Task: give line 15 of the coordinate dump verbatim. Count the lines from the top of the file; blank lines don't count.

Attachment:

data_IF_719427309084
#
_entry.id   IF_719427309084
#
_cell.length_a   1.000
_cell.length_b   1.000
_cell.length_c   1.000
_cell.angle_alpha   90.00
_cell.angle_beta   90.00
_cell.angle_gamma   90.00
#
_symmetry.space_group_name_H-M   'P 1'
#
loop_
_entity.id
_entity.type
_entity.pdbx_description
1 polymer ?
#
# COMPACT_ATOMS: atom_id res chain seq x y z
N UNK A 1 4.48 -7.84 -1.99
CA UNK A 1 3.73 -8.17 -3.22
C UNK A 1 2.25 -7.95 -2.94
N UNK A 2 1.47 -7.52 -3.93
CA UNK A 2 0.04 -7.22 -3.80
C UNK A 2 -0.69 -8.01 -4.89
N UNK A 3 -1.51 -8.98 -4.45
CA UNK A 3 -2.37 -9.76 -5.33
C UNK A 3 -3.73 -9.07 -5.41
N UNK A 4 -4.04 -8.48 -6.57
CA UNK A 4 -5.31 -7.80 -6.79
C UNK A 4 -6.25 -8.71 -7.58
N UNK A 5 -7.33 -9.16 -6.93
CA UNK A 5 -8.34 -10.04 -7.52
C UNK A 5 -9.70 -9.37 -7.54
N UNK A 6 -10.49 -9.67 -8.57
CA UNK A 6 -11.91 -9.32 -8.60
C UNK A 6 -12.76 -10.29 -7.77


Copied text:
_entity.id